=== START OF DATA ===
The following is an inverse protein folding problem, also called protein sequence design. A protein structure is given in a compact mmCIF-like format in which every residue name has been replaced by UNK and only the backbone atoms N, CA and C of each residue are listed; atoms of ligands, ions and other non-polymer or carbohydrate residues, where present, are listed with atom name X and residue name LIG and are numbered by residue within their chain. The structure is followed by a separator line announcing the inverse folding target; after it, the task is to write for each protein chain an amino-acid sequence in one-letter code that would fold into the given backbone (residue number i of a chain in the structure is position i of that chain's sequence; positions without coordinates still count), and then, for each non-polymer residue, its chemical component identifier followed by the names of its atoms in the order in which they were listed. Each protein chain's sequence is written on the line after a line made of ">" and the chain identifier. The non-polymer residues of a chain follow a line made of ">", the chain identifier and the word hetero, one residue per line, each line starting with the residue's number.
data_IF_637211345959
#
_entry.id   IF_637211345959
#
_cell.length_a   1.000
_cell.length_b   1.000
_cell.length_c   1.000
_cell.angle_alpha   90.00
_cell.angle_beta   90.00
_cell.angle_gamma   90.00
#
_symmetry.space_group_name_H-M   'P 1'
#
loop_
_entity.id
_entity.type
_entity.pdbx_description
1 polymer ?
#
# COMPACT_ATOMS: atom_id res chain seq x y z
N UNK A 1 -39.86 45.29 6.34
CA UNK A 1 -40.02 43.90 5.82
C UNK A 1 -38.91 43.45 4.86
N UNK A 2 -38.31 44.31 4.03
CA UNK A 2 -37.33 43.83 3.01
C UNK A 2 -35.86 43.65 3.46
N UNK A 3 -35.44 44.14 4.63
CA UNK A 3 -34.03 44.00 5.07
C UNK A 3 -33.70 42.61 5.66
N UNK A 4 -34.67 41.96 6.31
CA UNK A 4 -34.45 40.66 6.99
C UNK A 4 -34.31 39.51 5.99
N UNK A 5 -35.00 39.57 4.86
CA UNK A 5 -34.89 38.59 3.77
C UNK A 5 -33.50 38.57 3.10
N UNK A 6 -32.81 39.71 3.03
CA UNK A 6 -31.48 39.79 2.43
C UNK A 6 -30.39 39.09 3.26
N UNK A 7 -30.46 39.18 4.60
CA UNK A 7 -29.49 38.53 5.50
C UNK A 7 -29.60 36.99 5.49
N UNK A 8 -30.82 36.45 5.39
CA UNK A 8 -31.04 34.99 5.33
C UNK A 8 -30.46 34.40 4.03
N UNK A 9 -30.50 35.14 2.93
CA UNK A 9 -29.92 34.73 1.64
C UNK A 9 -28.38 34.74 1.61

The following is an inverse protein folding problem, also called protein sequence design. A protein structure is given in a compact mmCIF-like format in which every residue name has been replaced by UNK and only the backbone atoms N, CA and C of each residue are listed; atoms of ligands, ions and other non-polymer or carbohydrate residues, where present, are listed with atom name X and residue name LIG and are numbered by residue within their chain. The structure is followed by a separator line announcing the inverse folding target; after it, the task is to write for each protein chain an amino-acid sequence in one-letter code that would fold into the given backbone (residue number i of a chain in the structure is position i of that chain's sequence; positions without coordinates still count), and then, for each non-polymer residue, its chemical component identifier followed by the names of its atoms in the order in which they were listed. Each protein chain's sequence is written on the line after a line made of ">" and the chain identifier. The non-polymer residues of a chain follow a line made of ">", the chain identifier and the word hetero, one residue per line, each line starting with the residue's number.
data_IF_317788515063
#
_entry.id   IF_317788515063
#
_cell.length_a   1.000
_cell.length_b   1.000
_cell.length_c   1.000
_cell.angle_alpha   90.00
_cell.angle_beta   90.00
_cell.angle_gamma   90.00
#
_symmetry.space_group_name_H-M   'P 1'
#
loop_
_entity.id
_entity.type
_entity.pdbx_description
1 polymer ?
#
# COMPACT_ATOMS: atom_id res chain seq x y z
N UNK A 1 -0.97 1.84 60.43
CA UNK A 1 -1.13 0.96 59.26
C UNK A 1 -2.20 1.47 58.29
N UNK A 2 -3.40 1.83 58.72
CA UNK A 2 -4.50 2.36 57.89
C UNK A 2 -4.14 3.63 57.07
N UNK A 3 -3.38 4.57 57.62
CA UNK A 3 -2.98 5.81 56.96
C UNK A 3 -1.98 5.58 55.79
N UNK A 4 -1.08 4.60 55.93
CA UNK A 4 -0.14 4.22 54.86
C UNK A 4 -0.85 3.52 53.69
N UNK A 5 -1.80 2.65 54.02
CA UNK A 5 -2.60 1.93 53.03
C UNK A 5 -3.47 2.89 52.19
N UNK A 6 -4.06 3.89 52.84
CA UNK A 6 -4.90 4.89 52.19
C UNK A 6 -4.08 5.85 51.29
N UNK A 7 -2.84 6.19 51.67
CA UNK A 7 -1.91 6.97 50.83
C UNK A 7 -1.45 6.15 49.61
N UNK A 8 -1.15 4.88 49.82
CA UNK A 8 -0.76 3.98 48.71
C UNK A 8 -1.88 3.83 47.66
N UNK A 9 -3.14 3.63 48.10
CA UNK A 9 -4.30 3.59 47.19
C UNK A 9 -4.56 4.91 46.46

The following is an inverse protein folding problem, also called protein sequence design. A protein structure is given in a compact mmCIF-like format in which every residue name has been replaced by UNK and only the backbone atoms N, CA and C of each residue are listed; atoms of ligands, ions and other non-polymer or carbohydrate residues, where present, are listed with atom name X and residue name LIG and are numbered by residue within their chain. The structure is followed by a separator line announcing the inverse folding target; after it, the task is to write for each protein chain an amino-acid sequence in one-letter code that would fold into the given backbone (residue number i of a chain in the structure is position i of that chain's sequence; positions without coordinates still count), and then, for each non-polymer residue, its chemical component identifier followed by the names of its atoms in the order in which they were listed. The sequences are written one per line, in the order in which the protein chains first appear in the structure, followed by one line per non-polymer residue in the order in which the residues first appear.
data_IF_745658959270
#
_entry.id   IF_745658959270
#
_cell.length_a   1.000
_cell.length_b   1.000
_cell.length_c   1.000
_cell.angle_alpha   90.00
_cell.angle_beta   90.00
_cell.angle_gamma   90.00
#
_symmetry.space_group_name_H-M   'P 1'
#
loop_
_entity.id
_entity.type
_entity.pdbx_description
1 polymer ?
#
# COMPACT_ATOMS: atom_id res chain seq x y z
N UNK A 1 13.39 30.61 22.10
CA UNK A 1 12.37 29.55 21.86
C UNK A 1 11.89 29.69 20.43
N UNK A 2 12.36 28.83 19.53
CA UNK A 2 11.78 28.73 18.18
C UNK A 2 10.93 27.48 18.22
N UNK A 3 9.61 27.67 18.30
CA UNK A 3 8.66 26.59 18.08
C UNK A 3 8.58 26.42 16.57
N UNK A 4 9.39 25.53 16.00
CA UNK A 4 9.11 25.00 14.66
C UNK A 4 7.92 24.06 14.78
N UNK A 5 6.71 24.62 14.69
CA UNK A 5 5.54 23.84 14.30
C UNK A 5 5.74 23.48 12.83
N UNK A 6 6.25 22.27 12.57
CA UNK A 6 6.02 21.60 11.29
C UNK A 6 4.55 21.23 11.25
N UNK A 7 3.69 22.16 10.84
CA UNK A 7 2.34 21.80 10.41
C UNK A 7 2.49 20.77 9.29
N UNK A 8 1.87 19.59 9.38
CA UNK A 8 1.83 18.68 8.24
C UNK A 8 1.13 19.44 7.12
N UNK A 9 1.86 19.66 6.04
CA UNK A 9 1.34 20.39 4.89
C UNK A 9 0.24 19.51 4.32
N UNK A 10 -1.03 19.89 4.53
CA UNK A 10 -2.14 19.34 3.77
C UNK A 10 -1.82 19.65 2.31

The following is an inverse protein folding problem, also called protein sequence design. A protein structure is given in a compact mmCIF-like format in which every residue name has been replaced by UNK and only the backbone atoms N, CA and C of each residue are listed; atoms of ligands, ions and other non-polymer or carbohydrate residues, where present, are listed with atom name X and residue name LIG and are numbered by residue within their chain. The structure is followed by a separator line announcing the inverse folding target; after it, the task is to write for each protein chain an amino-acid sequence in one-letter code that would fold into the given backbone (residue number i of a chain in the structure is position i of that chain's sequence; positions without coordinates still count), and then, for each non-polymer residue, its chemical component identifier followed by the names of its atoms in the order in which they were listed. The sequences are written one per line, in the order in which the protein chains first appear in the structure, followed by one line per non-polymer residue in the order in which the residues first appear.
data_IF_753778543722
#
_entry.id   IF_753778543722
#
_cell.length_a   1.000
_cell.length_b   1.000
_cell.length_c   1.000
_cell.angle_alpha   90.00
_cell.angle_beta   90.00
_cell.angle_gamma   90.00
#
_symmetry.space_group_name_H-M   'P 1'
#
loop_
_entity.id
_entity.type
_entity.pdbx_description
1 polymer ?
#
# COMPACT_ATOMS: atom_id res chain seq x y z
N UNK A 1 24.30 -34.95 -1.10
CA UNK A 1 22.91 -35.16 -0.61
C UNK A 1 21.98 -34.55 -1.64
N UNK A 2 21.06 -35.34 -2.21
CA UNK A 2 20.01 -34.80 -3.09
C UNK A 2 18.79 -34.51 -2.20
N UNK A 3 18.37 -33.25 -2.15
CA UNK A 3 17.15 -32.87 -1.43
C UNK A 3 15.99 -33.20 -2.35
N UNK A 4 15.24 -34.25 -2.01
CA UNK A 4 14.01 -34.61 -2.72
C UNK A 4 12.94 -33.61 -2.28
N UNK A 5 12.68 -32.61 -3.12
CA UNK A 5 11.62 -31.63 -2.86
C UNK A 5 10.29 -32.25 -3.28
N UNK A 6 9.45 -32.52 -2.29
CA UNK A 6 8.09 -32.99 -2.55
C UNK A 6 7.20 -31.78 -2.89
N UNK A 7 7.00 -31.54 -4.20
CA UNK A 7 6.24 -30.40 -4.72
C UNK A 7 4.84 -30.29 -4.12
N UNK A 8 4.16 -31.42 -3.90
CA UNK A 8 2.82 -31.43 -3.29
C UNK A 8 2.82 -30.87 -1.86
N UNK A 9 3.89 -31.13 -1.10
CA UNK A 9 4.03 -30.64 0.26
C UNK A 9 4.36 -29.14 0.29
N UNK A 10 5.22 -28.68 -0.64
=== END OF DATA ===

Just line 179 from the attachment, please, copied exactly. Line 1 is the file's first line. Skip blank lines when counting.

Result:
CA UNK A 4 14.01 -34.61 -2.72